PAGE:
LINCOLN CENTER, MANHATTAN: What do you think of when you hear the word “Juilliard”? I personally always pictured something like a scene out of the movie “Fame” taking place on campus: tomorrow’s star performers in every hallway, their collective talent taking on a palpable charisma.
When I finally took a walk through the school’s artistic entrance on my way to their totally renovated Music Technology Center, it all materialized – at this legendary performing arts conservatory founded in 1905, tomorrow’s star performers are in every hallway. Their collective talent gains an electric life of its own, intensifying as you traverse the corridors.
Inside Juilliard’s Music Technology Center (MTC), which was created in 1993 by MTC Director Edward Bilous, a major update has continued to bolster its offerings to Julliard’s students, courtesy of a new three-room recording studio/rehearsal studio/mix room suite, complete with Euphonix System 5-MC console.
In addition to its day-to-day role, the department also hosts the annual Beyond the Machine festival of electronic music and multimedia, which features new works by Juilliard students and faculty, plus commissioned artists from outside the school. Those lucky enough to score seats leave with their preconceived notions of sensation temporarily torn apart.
SonicScoop sat down with William David Fastenow, Technical Director, Juilliard Music Technology Center, for more on the MTC and Beyond the Machine XI, taking place in two installments, Thursday March 24-27 at Juilliard’s Rosemary and Meredith Wilson Theater.
Why was the Music Technology Center significantly expanded last year?
This is an important thing we’re doing. The students are getting a lot out of it, learning how to interact with technology as musicians with the current music industry. The administration and Juilliard’s donors understood we needed to expand this facility to help the students succeed.
A lot of our students are interested in being session players, film composers or interactive musicians. The MTC helps them to know a little more about technology so they’re not so blind when they enter into these pro situations, after they leave Juilliard.
When Ed Bilous, the Director of Music Technology at Juilliard, started the department in 1993, he knew that this center was something that really needed to happen. Otherwise, students would go into the world and be lost in a studio. Not knowing how to adapt to a facility like this would affect their ability to act in the world as a professional musician. It’s been great working with him in this space – it’s a launching pad and a milestone for the school and this department.
The growth here has been extraordinary, and interest among the students has never been higher. Classes here are ongoing, and the studio is filling up with students that are using it every single day. They’re recording music in session, editing, composing, writing film scores, recording overdubs, making electronic music…it goes on and on.
This is definitely our kind of classroom! How are the studios within the MTC designed specifically to help achieve those goals?
I think that the technology that we’ve put into these rooms really supports this. This Euphonix console is helping students to get a handle on things, and pushing them a little bit about what technology exists.
There’s a specific purpose for each room here: There’s a recording scenario, a film production room, a MIDI room, and a new-instrument room. So we have different areas that are focused on helping students learn more about all these various aspects.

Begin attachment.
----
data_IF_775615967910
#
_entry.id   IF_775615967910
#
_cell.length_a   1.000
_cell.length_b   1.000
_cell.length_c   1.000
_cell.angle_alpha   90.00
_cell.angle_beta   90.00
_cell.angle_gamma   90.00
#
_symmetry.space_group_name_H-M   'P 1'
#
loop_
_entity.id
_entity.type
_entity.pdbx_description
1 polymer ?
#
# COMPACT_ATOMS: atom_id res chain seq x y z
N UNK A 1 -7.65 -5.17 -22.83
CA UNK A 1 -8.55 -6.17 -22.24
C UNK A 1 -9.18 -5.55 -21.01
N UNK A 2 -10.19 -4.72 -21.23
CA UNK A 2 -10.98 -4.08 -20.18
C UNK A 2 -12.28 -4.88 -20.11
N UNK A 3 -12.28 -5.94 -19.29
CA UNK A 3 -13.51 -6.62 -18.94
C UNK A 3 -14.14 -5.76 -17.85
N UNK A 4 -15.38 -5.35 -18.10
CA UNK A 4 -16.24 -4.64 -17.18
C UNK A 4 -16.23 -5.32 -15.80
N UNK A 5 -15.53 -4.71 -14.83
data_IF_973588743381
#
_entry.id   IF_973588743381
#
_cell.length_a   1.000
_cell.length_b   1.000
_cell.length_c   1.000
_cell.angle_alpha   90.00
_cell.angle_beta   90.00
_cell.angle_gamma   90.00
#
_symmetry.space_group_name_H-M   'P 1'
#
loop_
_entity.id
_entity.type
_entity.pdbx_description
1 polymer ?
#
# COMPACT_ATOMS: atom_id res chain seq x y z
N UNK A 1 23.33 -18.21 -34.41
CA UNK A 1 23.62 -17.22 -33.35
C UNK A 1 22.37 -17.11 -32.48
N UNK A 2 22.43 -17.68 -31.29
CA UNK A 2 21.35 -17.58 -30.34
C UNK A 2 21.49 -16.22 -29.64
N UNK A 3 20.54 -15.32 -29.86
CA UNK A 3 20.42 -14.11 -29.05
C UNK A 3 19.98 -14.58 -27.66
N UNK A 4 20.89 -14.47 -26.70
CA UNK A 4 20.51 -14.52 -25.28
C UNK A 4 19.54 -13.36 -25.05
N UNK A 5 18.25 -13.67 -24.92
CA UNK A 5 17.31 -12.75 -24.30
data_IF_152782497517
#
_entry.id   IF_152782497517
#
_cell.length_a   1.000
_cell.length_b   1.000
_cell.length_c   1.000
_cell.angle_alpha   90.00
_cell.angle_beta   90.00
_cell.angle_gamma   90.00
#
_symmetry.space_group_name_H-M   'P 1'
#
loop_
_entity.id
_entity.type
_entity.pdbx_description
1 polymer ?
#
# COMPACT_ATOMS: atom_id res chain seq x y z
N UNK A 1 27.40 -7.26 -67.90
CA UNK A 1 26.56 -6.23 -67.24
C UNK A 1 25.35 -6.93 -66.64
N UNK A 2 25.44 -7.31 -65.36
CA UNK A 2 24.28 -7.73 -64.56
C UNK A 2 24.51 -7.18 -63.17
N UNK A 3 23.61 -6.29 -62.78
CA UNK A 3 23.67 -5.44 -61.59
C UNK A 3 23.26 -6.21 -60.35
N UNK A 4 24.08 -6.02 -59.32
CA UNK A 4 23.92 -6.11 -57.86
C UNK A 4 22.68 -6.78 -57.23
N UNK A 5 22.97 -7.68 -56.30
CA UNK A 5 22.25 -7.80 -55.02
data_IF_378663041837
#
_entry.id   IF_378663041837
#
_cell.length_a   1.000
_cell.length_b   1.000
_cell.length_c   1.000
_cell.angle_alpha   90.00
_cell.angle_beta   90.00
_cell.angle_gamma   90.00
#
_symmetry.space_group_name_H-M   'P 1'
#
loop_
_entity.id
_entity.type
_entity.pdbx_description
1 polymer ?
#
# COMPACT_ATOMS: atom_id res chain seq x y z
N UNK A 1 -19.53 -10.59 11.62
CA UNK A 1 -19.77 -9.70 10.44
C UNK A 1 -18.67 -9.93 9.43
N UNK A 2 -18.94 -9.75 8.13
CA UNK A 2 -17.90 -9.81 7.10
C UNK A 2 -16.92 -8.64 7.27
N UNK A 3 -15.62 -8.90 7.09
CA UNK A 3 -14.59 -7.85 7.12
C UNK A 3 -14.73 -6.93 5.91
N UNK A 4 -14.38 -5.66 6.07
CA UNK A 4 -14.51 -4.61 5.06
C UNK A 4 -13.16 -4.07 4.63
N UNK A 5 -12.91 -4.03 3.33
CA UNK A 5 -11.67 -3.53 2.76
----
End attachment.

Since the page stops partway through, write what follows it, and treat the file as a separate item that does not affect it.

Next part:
What made the Euphonix System 5-MC a good choice for the Juilliard MTC?
This surface is able to change at the push of a button to reflect a new student project. It can store everything so that once a student gets used to this board, they can start tweaking and getting into all the different settings it has. When someone else sits down, they can do a recall and have a completely different board layout. Since it can switch between users at the drop of a hat, it really increases productivity.
That pushes students in a direction they wouldn’t naturally go, to learn new technology aspects before they get out into the real world. They’re pushed here to learn things that can be applied to many situations professionally. To be witness to such a prestigious institution as Juilliard paying such attention to music technology is fantastic.
I had the privilege of being at Juilliard’s annual Beyond the Machine show 10.0, last year and it was an astounding night of music and visuals. How does Beyond the Machine show fit into the Big Picture at the school?
Beyond the Machine (B.T.M.) has been so successful for the past 11 years as something that the students, the Juilliard community, and the people in NYC are all interested in. The shows always sell out, and that interest has helped spark classes in the Music Technology program. It’s generated a lot of buzz and excitement about what can be done with technology and music, and involves students in activities and music performance in a way that they weren’t exposed to before.
You have string players that have never played anything other than traditional string music, coming into B.T.M. and they’re playing with electronics and being processed, along with interactive lighting and video. They’re being filmed, and that film is affecting their performance. All these components coming together in B.T.M. gets students to do things they never even dreamed of.
B.T.M. is an alumni concert as well. Past alumni come back, have key roles in the show, and they’re mentoring current students and helping them to get more acquainted with these new techniques and procedures